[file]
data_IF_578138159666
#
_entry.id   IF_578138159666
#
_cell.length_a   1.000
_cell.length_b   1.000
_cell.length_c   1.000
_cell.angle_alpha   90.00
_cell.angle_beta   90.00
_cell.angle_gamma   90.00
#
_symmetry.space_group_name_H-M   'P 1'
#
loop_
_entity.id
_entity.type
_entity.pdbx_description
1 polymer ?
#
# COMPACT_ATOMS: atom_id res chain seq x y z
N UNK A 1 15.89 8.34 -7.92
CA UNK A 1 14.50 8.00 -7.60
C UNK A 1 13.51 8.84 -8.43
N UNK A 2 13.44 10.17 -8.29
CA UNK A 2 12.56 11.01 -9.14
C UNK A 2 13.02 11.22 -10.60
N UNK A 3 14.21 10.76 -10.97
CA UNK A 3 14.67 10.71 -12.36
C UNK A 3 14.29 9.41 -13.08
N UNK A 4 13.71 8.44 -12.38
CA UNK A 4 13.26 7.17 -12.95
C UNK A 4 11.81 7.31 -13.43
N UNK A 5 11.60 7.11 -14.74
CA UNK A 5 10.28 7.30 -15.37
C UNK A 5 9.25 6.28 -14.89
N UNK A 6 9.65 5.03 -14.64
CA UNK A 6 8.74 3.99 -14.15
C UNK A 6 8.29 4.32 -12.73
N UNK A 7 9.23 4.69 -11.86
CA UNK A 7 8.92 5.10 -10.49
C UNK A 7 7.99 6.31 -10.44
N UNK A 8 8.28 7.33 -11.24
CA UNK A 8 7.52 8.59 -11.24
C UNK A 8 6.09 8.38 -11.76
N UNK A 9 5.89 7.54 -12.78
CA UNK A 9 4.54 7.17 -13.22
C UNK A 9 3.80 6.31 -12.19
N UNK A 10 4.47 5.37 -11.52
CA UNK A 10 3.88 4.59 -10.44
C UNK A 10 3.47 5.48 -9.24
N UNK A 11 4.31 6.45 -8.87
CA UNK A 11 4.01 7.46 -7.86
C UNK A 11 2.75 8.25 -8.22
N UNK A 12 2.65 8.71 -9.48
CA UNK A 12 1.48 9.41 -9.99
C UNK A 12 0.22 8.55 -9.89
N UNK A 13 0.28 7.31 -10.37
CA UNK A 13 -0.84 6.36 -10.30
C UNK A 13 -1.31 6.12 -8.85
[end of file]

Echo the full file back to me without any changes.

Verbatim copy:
data_IF_578138159666
#
_entry.id   IF_578138159666
#
_cell.length_a   1.000
_cell.length_b   1.000
_cell.length_c   1.000
_cell.angle_alpha   90.00
_cell.angle_beta   90.00
_cell.angle_gamma   90.00
#
_symmetry.space_group_name_H-M   'P 1'
#
loop_
_entity.id
_entity.type
_entity.pdbx_description
1 polymer ?
#
# COMPACT_ATOMS: atom_id res chain seq x y z
N UNK A 1 15.89 8.34 -7.92
CA UNK A 1 14.50 8.00 -7.60
C UNK A 1 13.51 8.84 -8.43
N UNK A 2 13.44 10.17 -8.29
CA UNK A 2 12.56 11.01 -9.14
C UNK A 2 13.02 11.22 -10.60
N UNK A 3 14.21 10.76 -10.97
CA UNK A 3 14.67 10.71 -12.36
C UNK A 3 14.29 9.41 -13.08
N UNK A 4 13.71 8.44 -12.38
CA UNK A 4 13.26 7.17 -12.95
C UNK A 4 11.81 7.31 -13.43
N UNK A 5 11.60 7.11 -14.74
CA UNK A 5 10.28 7.30 -15.37
C UNK A 5 9.25 6.28 -14.89
N UNK A 6 9.65 5.03 -14.64
CA UNK A 6 8.74 3.99 -14.15
C UNK A 6 8.29 4.32 -12.73
N UNK A 7 9.23 4.69 -11.86
CA UNK A 7 8.92 5.10 -10.49
C UNK A 7 7.99 6.31 -10.44
N UNK A 8 8.28 7.33 -11.24
CA UNK A 8 7.52 8.59 -11.24
C UNK A 8 6.09 8.38 -11.76
N UNK A 9 5.89 7.54 -12.78
CA UNK A 9 4.54 7.17 -13.22
C UNK A 9 3.80 6.31 -12.19
N UNK A 10 4.47 5.37 -11.52
CA UNK A 10 3.88 4.59 -10.44
C UNK A 10 3.47 5.48 -9.24
N UNK A 11 4.31 6.45 -8.87
CA UNK A 11 4.01 7.46 -7.86
C UNK A 11 2.75 8.25 -8.22
N UNK A 12 2.65 8.71 -9.48
CA UNK A 12 1.48 9.41 -9.99
C UNK A 12 0.22 8.55 -9.89
N UNK A 13 0.28 7.31 -10.37
CA UNK A 13 -0.84 6.36 -10.30
C UNK A 13 -1.31 6.12 -8.85